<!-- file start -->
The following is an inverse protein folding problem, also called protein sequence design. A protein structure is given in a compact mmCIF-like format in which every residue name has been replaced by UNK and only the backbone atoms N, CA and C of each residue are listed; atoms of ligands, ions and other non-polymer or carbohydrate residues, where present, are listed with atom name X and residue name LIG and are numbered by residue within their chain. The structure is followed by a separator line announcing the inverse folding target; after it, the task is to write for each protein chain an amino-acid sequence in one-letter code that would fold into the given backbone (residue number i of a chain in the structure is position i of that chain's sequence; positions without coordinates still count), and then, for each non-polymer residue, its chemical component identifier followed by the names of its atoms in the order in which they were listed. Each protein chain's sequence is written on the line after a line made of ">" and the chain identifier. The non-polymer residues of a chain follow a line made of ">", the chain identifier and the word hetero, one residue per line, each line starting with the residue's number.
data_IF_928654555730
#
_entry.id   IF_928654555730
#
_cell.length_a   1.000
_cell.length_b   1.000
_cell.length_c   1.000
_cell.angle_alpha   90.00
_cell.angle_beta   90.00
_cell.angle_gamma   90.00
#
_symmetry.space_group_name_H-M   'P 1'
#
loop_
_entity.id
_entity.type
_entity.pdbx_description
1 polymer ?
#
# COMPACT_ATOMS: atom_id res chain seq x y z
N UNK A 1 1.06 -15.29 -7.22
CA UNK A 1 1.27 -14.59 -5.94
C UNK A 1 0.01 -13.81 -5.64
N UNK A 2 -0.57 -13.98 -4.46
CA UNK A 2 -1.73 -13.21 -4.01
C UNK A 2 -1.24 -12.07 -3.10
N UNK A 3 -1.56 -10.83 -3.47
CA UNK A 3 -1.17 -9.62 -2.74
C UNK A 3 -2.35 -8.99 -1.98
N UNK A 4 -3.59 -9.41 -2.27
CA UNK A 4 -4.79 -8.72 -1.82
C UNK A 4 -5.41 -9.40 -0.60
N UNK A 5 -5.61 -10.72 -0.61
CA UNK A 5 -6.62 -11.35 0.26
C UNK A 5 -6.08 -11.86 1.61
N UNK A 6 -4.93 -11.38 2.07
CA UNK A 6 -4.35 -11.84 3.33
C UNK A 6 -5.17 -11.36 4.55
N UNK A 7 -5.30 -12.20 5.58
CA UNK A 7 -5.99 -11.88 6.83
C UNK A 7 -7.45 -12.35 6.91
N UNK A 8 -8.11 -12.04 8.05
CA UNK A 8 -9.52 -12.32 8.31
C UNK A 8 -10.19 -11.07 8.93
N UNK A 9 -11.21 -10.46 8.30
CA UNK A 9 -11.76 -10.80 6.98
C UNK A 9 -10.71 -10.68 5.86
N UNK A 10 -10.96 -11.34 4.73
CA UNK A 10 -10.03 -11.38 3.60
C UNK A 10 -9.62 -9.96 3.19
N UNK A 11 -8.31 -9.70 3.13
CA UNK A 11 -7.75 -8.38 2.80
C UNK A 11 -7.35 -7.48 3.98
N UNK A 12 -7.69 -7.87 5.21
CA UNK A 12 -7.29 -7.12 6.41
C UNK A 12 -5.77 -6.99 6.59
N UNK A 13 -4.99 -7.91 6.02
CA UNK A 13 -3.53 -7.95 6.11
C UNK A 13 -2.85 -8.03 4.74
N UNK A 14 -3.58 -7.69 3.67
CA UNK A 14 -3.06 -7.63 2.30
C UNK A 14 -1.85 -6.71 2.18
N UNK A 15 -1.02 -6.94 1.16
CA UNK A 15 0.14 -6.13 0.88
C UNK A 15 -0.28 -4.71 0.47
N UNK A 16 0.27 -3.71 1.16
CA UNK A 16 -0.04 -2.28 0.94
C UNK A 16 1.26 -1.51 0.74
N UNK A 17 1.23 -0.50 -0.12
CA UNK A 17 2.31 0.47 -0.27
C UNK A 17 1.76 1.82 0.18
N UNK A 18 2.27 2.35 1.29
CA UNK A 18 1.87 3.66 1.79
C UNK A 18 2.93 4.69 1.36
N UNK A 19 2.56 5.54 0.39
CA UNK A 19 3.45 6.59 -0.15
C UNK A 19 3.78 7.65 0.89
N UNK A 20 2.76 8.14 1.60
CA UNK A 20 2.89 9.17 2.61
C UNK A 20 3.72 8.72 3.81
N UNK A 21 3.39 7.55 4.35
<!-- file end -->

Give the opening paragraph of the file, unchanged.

The following is an inverse protein folding problem, also called protein sequence design. A protein structure is given in a compact mmCIF-like format in which every residue name has been replaced by UNK and only the backbone atoms N, CA and C of each residue are listed; atoms of ligands, ions and other non-polymer or carbohydrate residues, where present, are listed with atom name X and residue name LIG and are numbered by residue within their chain. The structure is followed by a separator line announcing the inverse folding target; after it, the task is to write for each protein chain an amino-acid sequence in one-letter code that would fold into the given backbone (residue number i of a chain in the structure is position i of that chain's sequence; positions without coordinates still count), and then, for each non-polymer residue, its chemical component identifier followed by the names of its atoms in the order in which they were listed. Each protein chain's sequence is written on the line after a line made of ">" and the chain identifier. The non-polymer residues of a chain follow a line made of ">", the chain identifier and the word hetero, one residue per line, each line starting with the residue's number.